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even at the best of times no politician will be loyal to anyone except themselves and (generally ) their party
Our local conservative pollies have just demonstrated that the last four words are redundant.

Chuboy
I confess I am an economic illiterate. I got too confused seeing economists disagree with each other, so gave up. Could you please give me a brief explanation about who pays for government debt?
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Old 4th Feb 2015, 05:20
  #16152 (permalink)  
 
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Originally Posted by CoodaShooda View Post
I confess I am an economic illiterate. I got too confused seeing economists disagree with each other, so gave up. Could you please give me a brief explanation about who pays for government debt?
I am no economist myself, but here's what I remember from macroeconomics 101 about sovereign debt, in a nutshell

When the government wants to borrow, they sell bonds to investors. Investors give the government cash. The investor can be a person or a company like a bank.

A bond is in essence, an IOU.

The government "pays back" its debt by purchasing back the bonds from investors, plus some predetermined interest rate, which is typically low to reflect the low risk of investing in a bond. The government gives cash to the investor in exchange for the bond.

Where things get interesting is if the investor is a central bank. When the central bank buys a bond from the government, they create "cash" to pay for it, increasing the supply of money in the economy.

When the government buys bonds from the central bank (to pay back its debt), the cash which is exchanged for the bond disappears from circulation, decreasing the supply of money in the economy.

The cash itself comes from government revenue, obtained through taxes and royalties or income from publicly-owned assets.

All this to say, paying back public/sovereign debt involves removing money from the economy - not necessarily a bad thing if times are good, but if the economy is weak or fragile, then it can make things worse.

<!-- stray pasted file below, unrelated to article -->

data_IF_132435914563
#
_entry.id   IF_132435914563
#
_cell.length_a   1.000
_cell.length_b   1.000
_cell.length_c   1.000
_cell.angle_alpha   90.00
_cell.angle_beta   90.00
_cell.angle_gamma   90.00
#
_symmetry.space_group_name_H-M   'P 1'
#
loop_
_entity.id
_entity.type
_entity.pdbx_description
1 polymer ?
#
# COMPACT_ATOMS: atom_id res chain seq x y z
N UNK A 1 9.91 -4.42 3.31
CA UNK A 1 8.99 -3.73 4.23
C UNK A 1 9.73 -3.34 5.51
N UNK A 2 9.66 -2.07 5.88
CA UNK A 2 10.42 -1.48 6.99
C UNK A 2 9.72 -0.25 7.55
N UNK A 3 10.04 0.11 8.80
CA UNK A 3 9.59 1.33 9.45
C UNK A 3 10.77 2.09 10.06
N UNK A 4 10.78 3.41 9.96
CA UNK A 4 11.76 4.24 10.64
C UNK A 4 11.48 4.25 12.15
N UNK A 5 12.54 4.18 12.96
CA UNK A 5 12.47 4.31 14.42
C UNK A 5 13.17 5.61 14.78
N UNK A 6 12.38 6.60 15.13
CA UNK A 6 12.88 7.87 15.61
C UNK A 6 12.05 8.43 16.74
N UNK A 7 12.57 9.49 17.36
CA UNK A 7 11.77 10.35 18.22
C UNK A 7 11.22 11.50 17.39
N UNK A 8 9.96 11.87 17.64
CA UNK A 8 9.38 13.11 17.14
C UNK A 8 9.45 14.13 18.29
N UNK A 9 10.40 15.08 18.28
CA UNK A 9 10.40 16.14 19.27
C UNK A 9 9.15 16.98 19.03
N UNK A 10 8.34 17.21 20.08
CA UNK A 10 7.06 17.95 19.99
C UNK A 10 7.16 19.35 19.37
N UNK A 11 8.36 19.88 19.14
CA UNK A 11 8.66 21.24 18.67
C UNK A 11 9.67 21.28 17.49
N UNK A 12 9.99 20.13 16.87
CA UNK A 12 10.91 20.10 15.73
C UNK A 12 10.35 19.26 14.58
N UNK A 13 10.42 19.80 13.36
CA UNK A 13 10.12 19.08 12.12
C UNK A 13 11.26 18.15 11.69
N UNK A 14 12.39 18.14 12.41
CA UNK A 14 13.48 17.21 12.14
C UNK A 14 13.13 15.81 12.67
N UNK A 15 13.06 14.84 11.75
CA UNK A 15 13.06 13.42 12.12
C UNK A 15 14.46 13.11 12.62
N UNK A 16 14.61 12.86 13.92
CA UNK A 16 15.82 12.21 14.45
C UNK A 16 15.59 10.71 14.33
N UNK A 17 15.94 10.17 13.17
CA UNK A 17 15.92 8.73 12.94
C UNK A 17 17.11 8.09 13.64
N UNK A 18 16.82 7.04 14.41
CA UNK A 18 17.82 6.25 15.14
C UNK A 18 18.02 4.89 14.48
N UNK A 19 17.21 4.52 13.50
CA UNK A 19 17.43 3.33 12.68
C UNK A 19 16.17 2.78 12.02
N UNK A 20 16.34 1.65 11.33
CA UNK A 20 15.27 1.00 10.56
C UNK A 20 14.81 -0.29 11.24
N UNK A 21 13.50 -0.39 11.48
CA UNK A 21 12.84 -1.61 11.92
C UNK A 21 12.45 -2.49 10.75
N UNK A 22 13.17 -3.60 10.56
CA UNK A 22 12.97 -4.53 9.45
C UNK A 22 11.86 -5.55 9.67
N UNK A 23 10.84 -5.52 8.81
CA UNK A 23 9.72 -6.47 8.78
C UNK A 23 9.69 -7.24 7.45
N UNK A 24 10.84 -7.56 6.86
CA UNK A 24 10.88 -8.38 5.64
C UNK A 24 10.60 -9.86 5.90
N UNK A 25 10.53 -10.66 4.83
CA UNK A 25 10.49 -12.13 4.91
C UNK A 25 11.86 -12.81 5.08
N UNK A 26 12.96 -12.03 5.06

I think that sums it up, I hope you enjoyed your nap!
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Old 4th Feb 2015, 06:22
  #16153 (permalink)  
 
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Whether the debt was unnecessary is an argument I am not qualified to have - but my understanding is that most economists would disagree with you.
I think you find most reasonable people don't have a problem with the basic philosophy around what Rudd tied to do, just the magnitude.

The GFC was a problem, but it wasn't going to impact us as hard as other countries. Like I said at the time, yes he should have spent money, but just to buffer us a bit. Another words he should have let our economy dip a lot more than it did.

This would have had the effect of not giving us as much debt as we have. But more importantly if the sh!t hit the fan with the global economy, and the GFC lasted longer than it did, we still had some in reserve. And now with the local boom over where stuck
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Old 4th Feb 2015, 08:02
  #16154 (permalink)  
 
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Our local conservative pollies have just demonstrated that the last four words are redundant.
And that may cost them the title. If there's one thing the electorate can spot it's self-interest, and they don't like it. People can respect (and sometimes vote for) pollies they disagree with, if they think they're acting in the country/state's best interest. They can also respect (if not vote for) pollies who do what their party sets out to do. However, once it becomes obvious that a pollie's actions are personally motivated they lose the game then and there.
I think you find most reasonable people don't have a problem with the basic philosophy around what Rudd tied to do, just the magnitude.
I'd agree with that. I also think Rudd's public personality failings and the ensuing soap opera had more impact on the electorate's opinion of the government than the economic decisions they made. Bearing that in mind I can understand the Coalition's reluctance to change leaders, but I don't think Labor would have done any better if they'd retained Rudd. Actually, I think they would have done much worse. IMO it wasn't the leadership spill that did the damage per se; it was Gillard/ the Caucus leaving Rudd in a position of power where he could relentlessly work against the leader and the government, undermining her and pursuing his own personal agenda, which was TO SHINE .